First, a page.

Tumor necrosis factor alpha (TNFα or TNFSF2) is a homotrimeric transmembrane protein that plays an important role in systemic inflammation. TNFα is expressed as a membrane-bound precursor (tmTNFα), which is later cleaved between Ala76–Val77 by a metalloproteinase known as TNFα-converting enzyme (TACE), and released as soluble TNFα (sTNFα). TNFα is produced by many cell types, including activated macrophages, dendritic cells, monocytes, NK cells, CD4+ T cells, CD8+ T cells, astrocytes, and microglia (20). TNFα interacts with two receptors; TNF receptor type-1 (TNFR-1, also known as CD120a, p55/60) and TNF receptor type-2 (TNFR-2, also known as CD120b, p75/80). Low and constitutive expression of TNFR-1 is found on almost all nucleated cells, and can be activated by both membrane-bound TNFα (tmTNFα) and sTNFα. However, expression of TNFR-2 is inducible and restricted to myeloid and lymphoid lineages. TNFα acts as a pro-inflammatory cytokine during the early phase of EAE, but shows immunosuppressive properties in the later phase. To be biologically functional, tmTNFα and sTNFα monomers must form homodimers. While both tmTNFα and sTNFα can bind to TNFR-1, sTNFα interacts with higher affinity than TNFR-2, leading to an inflammatory response. The tmTNFα mainly interacts with TNFR-2 and promotes cell survival (21). Blocking of TNFα by the administration of a soluble TNFR-1–IgG fusion protein or neutralization of anti-TNFα antibody has been shown to control the development of EAE (22). Interestingly, these biologics prevented demyelination but did not control the infiltration of immune cells into the CNS (22). Furthermore, such regimens also reduced the activation of CD4+ T cell and microglia cells, and prevented demyelination in CNS (23, 24). While Korner et al. reported that a deficiency of TNFα only delays the disease progression and resulted in disease of comparable severity (25), others have reported that TNFα-deficient mice developed a more severe myelin oligodendrocyte glycoprotein (MOG) peptide-induced EAE as compared to wild-type littermate controls (26). Expression of TNFα, specifically in neurons in the transgenic mice led to the development of spontaneous inflammatory demyelination (27). It has been reported that deficiency of TNFα, LT-α, and TNFR-1 or neutralization of TNF-α and LTα with monoclonal antibodies greatly reduced the severity of EAE (2830). In contrast, TNFR-2-deficient mice developed more severe inflammation and demyelination in MOG35–55-induced EAE (30). Specific expression of tmTNFα in the transgenic mice showed reduced initiation and severity of the EAE, suggesting that selective targeting of sTNFα/TNFR-1 signaling may be helpful in controlling CNS autoimmunity.

In MS patients, TNFα were found to be expressed at very high levels in the CNS lesions and cerebrospinal fluids, but not in serum (23, 24), suggesting that TNFα was produced locally in the inflamed CNS. This indicates that TNFα might be a good target for therapy against MS. However, while TNFα inhibitors showed protection in the mouse model of EAE, adverse effects were observed during clinical trials in MS patients (21). Similarly, a clinical trial with TNFR-1 fusion protein in MS patients showed disease exacerbation, and the trial was stopped (31). This increased demyelination with TNFα antagonist might be due to the several possible reasons such as: (a) down-regulation of anti-inflammatory cytokine IL-10 and increased production of inflammatory cytokine IL-12 and IFN-γ (32, 33); (b) down-regulation of TNFR-2, which is known to regulate the proliferation of oligodendrocytes and damage repair (34); (c) possibility of reduced or non-permeability of the BBBs to TNFα blockers which would prevents their direct action through these molecules could still enhance the disease by increasing auto-reactive T cells in the peripheral tissues, which can migrate into the CNS and damage the tissues (35); (d) unmasking of latent infection, which is critical for inducing the autoimmune demyelination reaction (36). Anti-TNFα therapy has also been used to control other autoimmune diseases such as RA. However, keeping in mind the possibility of demyelination of the central and peripheral neuronal tissues by such therapy, caution must be exercised, and careful monitoring of any pre-existing neuronal disease or its development following treatment with TNFα antagonists would be prudent.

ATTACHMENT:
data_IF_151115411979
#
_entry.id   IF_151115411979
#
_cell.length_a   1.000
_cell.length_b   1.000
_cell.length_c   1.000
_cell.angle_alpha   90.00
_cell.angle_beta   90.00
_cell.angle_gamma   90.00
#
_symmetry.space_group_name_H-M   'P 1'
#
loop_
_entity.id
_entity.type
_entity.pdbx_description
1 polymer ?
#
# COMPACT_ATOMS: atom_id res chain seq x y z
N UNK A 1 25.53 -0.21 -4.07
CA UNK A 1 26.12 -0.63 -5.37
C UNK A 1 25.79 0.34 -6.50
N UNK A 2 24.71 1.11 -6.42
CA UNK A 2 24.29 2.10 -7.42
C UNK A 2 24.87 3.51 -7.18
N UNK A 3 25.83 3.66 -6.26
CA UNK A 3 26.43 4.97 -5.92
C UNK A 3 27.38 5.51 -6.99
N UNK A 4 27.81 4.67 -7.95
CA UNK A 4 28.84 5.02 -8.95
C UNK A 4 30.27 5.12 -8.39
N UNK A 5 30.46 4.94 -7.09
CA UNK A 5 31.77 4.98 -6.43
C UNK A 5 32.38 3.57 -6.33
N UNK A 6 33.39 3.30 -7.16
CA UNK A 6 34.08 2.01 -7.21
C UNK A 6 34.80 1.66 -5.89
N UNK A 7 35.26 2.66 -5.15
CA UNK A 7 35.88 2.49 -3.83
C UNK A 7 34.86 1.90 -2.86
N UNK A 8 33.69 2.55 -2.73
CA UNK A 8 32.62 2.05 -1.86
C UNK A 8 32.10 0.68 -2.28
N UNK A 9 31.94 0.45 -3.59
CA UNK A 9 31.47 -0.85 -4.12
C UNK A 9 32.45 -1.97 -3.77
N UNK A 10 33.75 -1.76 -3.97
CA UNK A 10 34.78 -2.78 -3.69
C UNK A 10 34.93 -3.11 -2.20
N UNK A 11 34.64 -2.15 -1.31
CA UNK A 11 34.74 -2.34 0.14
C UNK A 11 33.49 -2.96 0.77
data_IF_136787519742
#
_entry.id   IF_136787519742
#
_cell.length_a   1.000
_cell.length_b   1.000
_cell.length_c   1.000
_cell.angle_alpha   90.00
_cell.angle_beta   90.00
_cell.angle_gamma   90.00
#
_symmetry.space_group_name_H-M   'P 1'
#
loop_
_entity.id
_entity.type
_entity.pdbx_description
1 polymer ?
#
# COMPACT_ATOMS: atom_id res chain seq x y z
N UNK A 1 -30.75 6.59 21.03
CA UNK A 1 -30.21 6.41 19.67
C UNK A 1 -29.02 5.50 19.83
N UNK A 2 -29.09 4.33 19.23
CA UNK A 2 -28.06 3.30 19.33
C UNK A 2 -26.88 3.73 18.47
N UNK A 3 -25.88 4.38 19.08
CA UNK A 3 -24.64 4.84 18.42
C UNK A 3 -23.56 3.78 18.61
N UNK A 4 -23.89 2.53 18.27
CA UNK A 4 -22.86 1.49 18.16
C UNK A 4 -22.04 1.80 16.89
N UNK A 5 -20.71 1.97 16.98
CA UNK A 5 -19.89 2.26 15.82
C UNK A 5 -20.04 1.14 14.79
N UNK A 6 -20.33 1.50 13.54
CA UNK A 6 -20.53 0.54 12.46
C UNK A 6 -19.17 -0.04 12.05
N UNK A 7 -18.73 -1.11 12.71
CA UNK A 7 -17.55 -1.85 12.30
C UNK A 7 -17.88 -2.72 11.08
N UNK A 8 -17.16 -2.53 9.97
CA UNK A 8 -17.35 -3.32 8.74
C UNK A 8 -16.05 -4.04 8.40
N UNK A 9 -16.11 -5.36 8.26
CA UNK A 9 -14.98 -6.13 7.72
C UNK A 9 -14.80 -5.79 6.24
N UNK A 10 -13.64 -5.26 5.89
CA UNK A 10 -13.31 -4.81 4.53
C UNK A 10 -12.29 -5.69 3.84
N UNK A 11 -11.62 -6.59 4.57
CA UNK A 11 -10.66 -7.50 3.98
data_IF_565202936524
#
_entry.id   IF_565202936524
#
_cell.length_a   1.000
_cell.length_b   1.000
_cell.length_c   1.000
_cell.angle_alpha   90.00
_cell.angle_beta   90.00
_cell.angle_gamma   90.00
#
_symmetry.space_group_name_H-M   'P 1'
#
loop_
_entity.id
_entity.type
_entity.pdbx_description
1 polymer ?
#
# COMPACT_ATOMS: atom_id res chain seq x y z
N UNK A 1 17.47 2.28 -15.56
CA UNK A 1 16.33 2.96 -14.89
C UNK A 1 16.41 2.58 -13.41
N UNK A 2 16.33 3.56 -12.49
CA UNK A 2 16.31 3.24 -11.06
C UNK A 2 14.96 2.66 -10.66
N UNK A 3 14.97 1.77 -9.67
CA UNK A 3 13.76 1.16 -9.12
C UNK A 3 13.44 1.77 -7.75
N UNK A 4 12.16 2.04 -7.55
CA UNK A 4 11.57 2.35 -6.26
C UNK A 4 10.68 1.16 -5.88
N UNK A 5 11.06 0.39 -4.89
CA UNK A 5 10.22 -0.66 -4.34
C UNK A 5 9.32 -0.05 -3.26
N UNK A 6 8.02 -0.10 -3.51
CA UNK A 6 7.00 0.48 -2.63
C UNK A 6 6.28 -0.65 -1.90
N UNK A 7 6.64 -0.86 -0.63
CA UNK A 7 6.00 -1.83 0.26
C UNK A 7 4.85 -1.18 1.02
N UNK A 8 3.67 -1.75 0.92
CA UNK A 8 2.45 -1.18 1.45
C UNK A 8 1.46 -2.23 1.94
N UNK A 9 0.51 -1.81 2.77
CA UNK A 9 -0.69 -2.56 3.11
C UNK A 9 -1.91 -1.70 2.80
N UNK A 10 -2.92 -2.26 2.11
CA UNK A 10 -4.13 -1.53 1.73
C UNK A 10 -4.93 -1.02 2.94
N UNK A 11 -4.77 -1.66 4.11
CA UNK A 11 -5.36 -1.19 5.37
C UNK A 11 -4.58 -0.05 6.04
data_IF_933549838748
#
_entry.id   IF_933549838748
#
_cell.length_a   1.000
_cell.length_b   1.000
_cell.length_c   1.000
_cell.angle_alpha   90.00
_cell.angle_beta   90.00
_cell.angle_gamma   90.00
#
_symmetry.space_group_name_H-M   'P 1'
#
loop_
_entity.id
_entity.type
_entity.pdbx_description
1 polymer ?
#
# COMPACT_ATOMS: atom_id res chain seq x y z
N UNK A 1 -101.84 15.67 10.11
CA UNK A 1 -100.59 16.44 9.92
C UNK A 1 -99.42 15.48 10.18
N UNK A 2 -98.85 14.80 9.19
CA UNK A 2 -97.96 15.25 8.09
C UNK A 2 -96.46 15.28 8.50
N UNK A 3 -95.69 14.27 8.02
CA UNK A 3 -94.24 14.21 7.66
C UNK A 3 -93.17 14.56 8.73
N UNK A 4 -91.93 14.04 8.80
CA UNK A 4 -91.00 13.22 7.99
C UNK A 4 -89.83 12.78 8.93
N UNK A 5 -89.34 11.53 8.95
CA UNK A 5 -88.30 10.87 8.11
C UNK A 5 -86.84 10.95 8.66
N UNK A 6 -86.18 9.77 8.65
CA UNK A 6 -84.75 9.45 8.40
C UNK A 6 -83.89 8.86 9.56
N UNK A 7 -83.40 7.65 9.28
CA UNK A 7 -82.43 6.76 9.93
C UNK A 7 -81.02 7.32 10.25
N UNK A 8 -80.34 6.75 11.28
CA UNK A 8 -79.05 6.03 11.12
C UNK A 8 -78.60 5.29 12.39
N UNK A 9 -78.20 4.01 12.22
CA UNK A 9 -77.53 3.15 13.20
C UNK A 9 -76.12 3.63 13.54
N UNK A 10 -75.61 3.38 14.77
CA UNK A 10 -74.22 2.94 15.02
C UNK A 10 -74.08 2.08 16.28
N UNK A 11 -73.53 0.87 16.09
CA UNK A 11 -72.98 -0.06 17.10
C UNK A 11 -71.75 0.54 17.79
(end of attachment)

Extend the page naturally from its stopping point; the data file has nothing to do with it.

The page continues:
Fas–FasL

Fas ligand (FasL, also known as CD95L, TNFSF6) is a type II transmembrane protein expressed on a variety of cells, including CD8+ T cells and oligodendrocytes. It binds to the Fas receptor (Fas, also known as CD95, TNFRSF6, apoptosis antigen 1) and the decoy receptor 3 (DcR3). FasL–Fas interactions lead to the formation of a DISC in the Fas-expressing cells, leading to induction of apoptosis. The interaction of Fas with FasL on CNS infiltrating cells or activated CNS-resident cells (microglia, astrocytes, and neurons) also leads to the induction of apoptosis. FasL–Fas interactions play a very important role in immune cell homeostasis, and its dysregulation leads to various autoimmune diseases. Mice with autosomal recessive mutations in Fas (lymphoproliferative, lpr mice; lack Fas expression) and FasL (generalized lymphoproliferative disease, gld mice; lack FasL expression) genes develop a spontaneous autoimmune syndrome; produce autoantibodies and accumulate a large number of CD4CD8 T cells in the secondary lymphoid tissues, leading to the progressive development of lymphadenopathy and splenomegaly (37, 38). Fas and FasL-deficient mice are resistant to MOG-induced EAE, compared to wild-type mice (39, 40), and intrathecal injection of recombinant FasL protein or neutralizing with anti-FasL antibody suppresses acute EAE (41, 42). Adoptive transfer of myelin basic protein (MBP)-specific FasL−/− CD4 T cells in the wild-type host showed reduced EAE pathology suggesting that FasL expression regulates the encephalitogenic function of T cells (43). It would be interesting to study how these auto-reactive CD4+ T cells cross BBB and cause neuronal tissue damage. Determining the temporal and site-specific expression of FasL in a variety of CNS-resident cells during ongoing neuroinflammation might provide valuable clues to address this question. It has been also reported that Lpr mice on SJL/J background are completely susceptible to the proteolipid protein (PLP139–51)-induced EAE (40). This discrepancy might be due to the involvement of other effector pathways mediated by various TNFRSF members in the CNS.